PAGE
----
Tuesday, 24 August 2010

The Queen's Gallery! or My History Crush: Up Close and Only Separated by a Thin Sheet of Glass

I know I promised Jilly beansTALK a lovely 1930s fashion theme, but I'm actually rather good at overlapping my promises, and I DID tell Vikipedia several weeks ago that I would be posting all about my LOVELY morning at the Queen's Gallery's current exhibit: Victoria and Albert (My history crush, in case you'd forgotten): Love and Art.

It featured impressively large paintings, like this one:
And then the gift shop sold postcards of the same painting, but flipped around! *sigh* I particularly enjoy the upsidedownness of Princess Helena in this picture, trying to figure out what on earth is going on!

The second room in the exhibit (we'll come back to the first one soon enough) featured a plethora of paintings and other knick-knacks that they had given each other. Hilary noted that Victoria seemed to be fond of giving Albert large paintings of topless women for his birthday. Like Winterhalter's 1853 "Florinda":
So anyone still convinced of her prudishness, you can throw that one out the window.

In later exhibit rooms, there were bits of personal artwork - both by Victoria, and her children, and some music composed by Albert! I particularly fell in love with this gem of a self portrait of Queen V herself! I think it's splendid to get such a personal look at how she saw herself! (age 25)

The very last room was dedicated to Albert's death, which was all quite tragic and sad, so I'm going to breeze right past that and return to the first room! Where I spent quite a few minutes drooling over these portraits:
I wish that I could put them next to each other here, but I'll not waste time lamenting that I can't and carry on with I was two feet away from these ACTUAL paintings! *swooooooon* Both are, yet again, by Winterhalter, done in 1842, two years after their marriage! (I think I'll *swoon* again for good measure)

Here are two more paintings that I particularly like that were included in the exhibit:
Queen Victoria and Prince Arthur

Victoria and a cousin in 1852

In one of the little alcove rooms was an entire case of PHOTOGRAPHS!!!! It was just me and the glass.... There were many from the Strangers At A Bus Stop set:
In which a dashing Prince Albert breaks the unsuspecting Queen out of her ponderings of Important Matters Of State long enough to ask her if the Number 7 bus had passed that way yet. There were many that I've seen, a few I haven't(!), and I know of a few more that didn't make the cut! There were also some lovely photographs of their children, including a tintype of two of her daughters (and I can't for the life of me remember which ones) that I would LOVE to get my hands on! Hilary had to drag me away from that display as well....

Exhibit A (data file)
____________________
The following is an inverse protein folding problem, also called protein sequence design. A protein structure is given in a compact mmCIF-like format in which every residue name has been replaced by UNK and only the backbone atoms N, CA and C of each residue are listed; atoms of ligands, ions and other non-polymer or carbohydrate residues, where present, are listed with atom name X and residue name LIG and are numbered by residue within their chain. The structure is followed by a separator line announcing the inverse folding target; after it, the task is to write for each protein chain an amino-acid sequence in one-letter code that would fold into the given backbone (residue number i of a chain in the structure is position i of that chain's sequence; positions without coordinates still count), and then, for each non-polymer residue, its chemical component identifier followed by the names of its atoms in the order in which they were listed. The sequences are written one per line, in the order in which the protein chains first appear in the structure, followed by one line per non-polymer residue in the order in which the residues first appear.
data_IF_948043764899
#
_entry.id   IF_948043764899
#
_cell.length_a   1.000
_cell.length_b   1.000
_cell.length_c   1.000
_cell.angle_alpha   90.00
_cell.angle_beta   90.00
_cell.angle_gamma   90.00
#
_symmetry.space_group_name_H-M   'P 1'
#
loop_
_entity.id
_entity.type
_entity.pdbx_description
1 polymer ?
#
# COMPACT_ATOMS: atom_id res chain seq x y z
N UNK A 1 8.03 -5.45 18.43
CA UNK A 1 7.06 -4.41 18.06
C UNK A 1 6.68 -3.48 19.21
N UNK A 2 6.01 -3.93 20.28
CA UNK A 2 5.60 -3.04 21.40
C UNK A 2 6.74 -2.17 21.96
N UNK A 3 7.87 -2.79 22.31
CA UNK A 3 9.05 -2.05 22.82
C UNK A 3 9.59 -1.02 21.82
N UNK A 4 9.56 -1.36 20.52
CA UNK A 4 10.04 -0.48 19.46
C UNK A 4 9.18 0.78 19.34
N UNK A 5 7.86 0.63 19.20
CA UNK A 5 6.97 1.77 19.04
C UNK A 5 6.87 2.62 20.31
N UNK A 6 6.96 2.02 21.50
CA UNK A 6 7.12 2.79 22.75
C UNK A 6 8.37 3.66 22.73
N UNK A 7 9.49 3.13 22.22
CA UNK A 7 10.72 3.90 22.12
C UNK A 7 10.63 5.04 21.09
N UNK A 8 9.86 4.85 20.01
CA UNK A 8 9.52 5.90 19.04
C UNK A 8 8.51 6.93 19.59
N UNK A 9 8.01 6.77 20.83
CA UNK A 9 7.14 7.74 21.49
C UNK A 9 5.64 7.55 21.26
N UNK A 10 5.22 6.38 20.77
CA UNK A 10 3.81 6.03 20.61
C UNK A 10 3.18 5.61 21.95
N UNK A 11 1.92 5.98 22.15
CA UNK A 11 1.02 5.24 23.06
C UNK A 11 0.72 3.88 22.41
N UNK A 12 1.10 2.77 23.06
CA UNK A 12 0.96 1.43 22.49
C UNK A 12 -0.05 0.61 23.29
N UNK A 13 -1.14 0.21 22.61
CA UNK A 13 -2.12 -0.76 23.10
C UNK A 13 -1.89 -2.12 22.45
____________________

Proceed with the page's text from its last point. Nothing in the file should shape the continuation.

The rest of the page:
Finally, we come to one of my favorite paintings, loved, if not for the portrait itself, then for the story that goes with it. You've all seen it:
It is another Winterhalter, this time from 1843. She commissioned this portrait and presented it to Albert as a birthday present to him. Unlike the rest of her/their portraits, she's not sitting/standing ramrod straight, her hair is not severely pulled back and decorated, but falling elegantly and informally over her bare shoulder (Albert LOVED her shoulders). It was intended for his eyes only; a portrait of the woman he loved, not his Queen. He declared it his favourite portrait of her and hung it in one of his rooms in Windsor. *swoon!*

I almost went back to the Gallery a few days later with some more friends, just to stare and sigh dreamily at them. If you're in England: GO SEE IT. It's Beautiful!

1 comment:

moorvy said...

*swoooooon* There, I just HAD to - it was amazinnnnng wasn't it?! Weren't the 2 daughters in the photo Lenchen and Louise? I think I remember a photo of them. Also, two of the ones with QV and Beatrice I'd never seen before either.

I loved all the jewels as well - do you reckon that it was the REAL Koh-i-Noor?? I hope so... I absolutely LOVE the secret portrait - my friend who was with me didn't believe it was actually Victoria!! I couldn't believe how big the 1846 Winterhalter portrait was either (and I agree that Helena's expression is brilliant - poor Affie's still at the cross-dressing age though - I feel a bit sorry for him and Arthur when they were older and having to stand in front of paintings of them in dresses and lace when talking to their chums...)

I'll second the plea to make people go. I nearly exploded with excitement a couple of times. :)